Trenton-Mercer Airport is a county owned, public airport four miles northwest of Trenton, in Ewing Township, Mercer County, New Jersey. Formerly known as Mercer County Airport, the airport has one scheduled airline plus general and corporate aviation.
Trenton-Mercer is the sixth busiest airport in New Jersey (after Newark, Essex County, Teterboro, Morristown, and Atlantic City).
Federal Aviation Administration records say the airport had 24,634 passenger boardings (enplanements) in calendar year 2007, 974 enplanements in 2008, 561 in 2009, 853 in 2010, 3,414 in 2011, and 6,457 in 2012. It is in the National Plan of Integrated Airport Systems for 2011–2015, which called it a general aviation facility.
TRENTON MERCER AIRPORT HISTORY
The first airplane landed at what is now Trenton-Mercer Airport in 1907, in what was then Alfred Reeder’s farm field, just off of Bear Tavern Road in Ewing. Twenty-two years later in 1929 Skillman Airport opened to the public.
During World War II the nearby General Motors Corporation|General Motors plant ceased producing civilian vehicles and began making TBF Avenger bombers for the United States Navy. Skillman Airport expanded to accommodate test-flights of this aircraft, and after the airport returned to county control following the end of the war it was renamed Mercer County Airport.
Airport Air Traffic Control operations based in the control tower were 6 AM to Midnight during the 1980s and early 1990s. Since January 1994, tower operations have been shortened to 6 AM to 10 PM.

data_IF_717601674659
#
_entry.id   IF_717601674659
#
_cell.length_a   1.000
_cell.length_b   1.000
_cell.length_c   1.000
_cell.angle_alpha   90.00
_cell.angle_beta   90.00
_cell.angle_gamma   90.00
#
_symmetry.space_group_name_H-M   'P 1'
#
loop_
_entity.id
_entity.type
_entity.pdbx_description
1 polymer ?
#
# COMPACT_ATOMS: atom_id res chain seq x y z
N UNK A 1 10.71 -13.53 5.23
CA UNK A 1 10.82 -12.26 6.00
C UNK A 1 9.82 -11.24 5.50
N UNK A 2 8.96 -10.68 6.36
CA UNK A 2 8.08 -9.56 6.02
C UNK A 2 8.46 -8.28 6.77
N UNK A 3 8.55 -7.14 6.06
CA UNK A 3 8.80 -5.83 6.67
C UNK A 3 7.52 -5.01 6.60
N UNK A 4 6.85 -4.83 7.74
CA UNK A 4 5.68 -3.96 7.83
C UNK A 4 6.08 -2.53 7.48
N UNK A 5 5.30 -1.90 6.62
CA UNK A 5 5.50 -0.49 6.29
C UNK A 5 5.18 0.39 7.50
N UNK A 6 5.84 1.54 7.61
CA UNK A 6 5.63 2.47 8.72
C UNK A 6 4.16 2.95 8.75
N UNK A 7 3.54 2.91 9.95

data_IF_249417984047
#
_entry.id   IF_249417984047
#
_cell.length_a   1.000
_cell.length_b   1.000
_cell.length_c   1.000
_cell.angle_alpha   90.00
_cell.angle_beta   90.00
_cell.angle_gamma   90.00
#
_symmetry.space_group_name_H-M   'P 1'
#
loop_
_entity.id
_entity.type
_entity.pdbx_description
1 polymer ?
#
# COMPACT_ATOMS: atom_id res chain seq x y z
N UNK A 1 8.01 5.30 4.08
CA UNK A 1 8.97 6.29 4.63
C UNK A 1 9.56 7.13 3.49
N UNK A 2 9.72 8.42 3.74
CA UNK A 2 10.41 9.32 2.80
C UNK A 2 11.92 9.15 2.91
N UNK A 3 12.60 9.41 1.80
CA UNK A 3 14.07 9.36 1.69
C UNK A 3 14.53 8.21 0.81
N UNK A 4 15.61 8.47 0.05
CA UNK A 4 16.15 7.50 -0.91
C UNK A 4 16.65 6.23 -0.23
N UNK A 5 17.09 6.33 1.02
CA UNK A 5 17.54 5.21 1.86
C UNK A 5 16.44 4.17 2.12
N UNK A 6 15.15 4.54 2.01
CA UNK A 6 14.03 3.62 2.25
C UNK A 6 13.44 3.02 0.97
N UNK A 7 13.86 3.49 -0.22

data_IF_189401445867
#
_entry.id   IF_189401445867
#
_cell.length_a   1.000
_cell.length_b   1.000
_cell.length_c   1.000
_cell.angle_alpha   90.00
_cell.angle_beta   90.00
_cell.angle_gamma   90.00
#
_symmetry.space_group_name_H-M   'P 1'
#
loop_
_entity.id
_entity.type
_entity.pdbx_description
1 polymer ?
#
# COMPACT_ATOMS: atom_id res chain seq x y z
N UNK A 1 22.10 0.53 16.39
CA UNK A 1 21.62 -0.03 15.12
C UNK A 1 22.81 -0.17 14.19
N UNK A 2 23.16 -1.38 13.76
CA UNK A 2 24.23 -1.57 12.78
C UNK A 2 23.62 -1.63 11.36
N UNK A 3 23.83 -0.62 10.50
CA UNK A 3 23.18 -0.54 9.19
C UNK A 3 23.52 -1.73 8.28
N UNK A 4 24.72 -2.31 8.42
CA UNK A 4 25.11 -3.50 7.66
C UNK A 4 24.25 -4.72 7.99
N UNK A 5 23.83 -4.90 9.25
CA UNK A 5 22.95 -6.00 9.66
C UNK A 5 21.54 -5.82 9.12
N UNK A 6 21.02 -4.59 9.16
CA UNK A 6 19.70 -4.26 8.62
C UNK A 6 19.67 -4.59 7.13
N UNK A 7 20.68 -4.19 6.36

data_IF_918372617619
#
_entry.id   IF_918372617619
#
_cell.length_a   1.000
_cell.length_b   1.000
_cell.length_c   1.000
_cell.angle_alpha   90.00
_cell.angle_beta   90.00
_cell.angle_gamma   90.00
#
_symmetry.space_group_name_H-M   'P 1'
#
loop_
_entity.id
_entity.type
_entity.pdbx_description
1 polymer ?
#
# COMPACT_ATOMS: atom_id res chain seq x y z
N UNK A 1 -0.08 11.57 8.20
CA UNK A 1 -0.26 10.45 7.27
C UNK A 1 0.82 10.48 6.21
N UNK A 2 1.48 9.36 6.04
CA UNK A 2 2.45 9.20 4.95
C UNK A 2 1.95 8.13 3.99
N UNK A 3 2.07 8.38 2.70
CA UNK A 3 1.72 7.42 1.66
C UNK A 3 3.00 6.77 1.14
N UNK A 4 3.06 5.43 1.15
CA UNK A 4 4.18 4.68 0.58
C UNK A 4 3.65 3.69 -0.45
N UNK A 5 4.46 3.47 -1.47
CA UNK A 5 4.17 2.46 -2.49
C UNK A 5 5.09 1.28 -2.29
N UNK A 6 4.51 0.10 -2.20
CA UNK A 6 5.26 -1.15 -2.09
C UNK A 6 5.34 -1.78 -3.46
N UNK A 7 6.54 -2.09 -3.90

In 1995 the airport’s name was changed to Trenton-Mercer Airport in an effort to identify it with the city of Trenton (the capital of New Jersey and county seat of Mercer County).
On March 11, 1998 an NWS/FAA Automated Surface Observing System (ASOS) became operational at the airport, replacing the human weather observers which had previously reported weather conditions.
For many years the county has planned to expand the airport and attract more commercial airlines. The plans have been opposed by residents of suburban housing tracts in Ewing, Lawrence, Hopewell, Lower Makefield, Pennington and Yardley (some of which are in Pennsylvania, across the Delaware River). Most of these developments were built after the airport.
In 1994 as a cost-cutting measure, the Mercer County Airport Police and Fire Department was disbanded and replaced by the Mercer County Sheriff’s Office (police) and ProTec Fire Services (Aircraft Fire Rescue). The fire department was initially lead by Chief James Lonergan, who was previously was the director of aircraft rescue at Philadelphia International and Boston Logan Airport.
TRENTON MERCER AIRPORT LOCATION
TRENTON MERCER AIRPORT FACTS
Elevation: 212 ft.
Runway length available: 06/24 6006×150 ft. :: 16/34 4800×150 ft.